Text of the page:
- You are going to be poor. Being a student in first year I was living in my overdraft from the first week and I had friends who had more than one overdraft as well as their loans. Accept it from the start and be realistic about what you spend your money on. When you get your loan, work out what you have to spend each week and decide whether you can live off this. If you can’t – you need to think about getting a part-time job. This is easy, work in retail, at a bar, in the student union, with the marketing team or even in a supermarket. There’s loads of options available and around universities work is always flexible to suit university students.
- Sometimes, you and your “friends” will not get on. I was incredibly lucky and the girls I met in my first week in my own flat turned out to be some of the best friends I have ever had. I lived with them throughout university and still see them all regularly after finishing. But if you don’t get on with them, things can often turn nasty in such close living and study quarters and university can become a very lonely place. Do yourself a favour and get out, join clubs or work on the newspaper, meet people on nights out and make the most of every second. Sitting at home alone will only make things worse.
- The workload could be a shock. After putting in a lot of extra work at A Level, I found I was very prepared for the workload at university, but I know many that weren’t. If you are not one for independent study and reading, you might find it a bit of a culture shock to be expected to do so much on your own. You need to adapt and fast or you will end up behind. Stay organised and keep on top of things because you can quickly feel like you are drowning. Study with friends on your course and talk about difficult bits with them, they may be able to offer help. Don’t be afraid to speak to your tutor and to ask for advice – they certainly get paid enough to help you!
- You might not be great at taking care of yourself. Whether we are talking personal safety and not walking home alone at night or we’re talking about doing the washing up, cooking and washing your clothes. For those pampered by mum at home, it can be a real surprise to see how much is involved and it can seem crazy to those who have never cooked or cleaned. But this is an amazing opportunity to learn and become capable. I was lucky and knew how to look after myself, but one of my flatmates was scared to cook, another had been pampered by mummy who still sent pack-ups, and another had never used a washing machine. Learn from each other, get your friends to teach you and realise that you will live a hell of a lot better and save a lot more money if you have these vital skills.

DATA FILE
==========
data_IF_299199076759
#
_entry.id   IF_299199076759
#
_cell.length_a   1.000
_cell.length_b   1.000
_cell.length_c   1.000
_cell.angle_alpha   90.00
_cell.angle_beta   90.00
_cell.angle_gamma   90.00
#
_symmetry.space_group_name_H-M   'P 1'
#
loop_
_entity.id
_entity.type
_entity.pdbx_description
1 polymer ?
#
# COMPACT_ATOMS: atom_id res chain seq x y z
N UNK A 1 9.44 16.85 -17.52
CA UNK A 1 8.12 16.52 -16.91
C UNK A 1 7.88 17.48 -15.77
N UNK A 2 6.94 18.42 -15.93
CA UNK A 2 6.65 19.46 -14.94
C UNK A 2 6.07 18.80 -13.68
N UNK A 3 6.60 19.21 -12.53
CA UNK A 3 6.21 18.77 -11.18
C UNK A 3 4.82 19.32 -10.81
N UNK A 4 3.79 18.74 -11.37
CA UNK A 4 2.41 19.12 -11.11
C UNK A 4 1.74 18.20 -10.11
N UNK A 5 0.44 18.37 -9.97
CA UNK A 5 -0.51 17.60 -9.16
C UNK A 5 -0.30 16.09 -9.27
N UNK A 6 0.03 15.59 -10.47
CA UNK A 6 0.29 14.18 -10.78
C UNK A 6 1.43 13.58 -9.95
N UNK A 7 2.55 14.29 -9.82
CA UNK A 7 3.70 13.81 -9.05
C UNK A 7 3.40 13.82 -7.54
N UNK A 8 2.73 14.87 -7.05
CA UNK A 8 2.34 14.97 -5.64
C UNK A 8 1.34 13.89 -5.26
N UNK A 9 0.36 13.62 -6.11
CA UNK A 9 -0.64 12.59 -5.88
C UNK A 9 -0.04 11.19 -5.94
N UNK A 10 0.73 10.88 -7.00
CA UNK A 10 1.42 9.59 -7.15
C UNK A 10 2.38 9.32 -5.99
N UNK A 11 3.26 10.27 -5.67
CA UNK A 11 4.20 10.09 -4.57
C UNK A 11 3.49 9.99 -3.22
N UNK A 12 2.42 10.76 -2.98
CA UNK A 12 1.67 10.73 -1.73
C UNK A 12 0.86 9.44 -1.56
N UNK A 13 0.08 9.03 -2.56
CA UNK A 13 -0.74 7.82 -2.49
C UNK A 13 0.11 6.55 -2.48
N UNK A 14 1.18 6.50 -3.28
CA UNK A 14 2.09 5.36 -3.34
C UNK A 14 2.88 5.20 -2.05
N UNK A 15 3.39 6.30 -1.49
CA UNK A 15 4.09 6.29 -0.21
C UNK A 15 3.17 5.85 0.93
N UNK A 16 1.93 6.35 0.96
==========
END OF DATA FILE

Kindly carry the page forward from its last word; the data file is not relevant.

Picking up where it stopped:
Don’t let this put you off – university is amazing. It is so much fun and really does help set you up for life if you make the most of it and grab every opportunity. Just be prepared and aware that it isn’t sunshine and smiles 24/7, and that sometimes you might be homesick and lonely but that is okay. It isn’t right for everyone, but it could also be the best thing you ever do, and it certainly whizzes by in no time at all. I have a friend who studied abroad for a year, left behind her university friends and made a whole load of new ones. She is now travelling the world and staying with all of her international friends along the way. If that doesn’t inspire you, I don’t know what will! Of course, I would never argue that university is the only option and I know that for many it isn’t, but having the opportunity is amazing and making that decision over what is the right choice for you, is one of the biggest decisions of your life at 18.
What was your best university experience? Planning to go, what are you most worried about?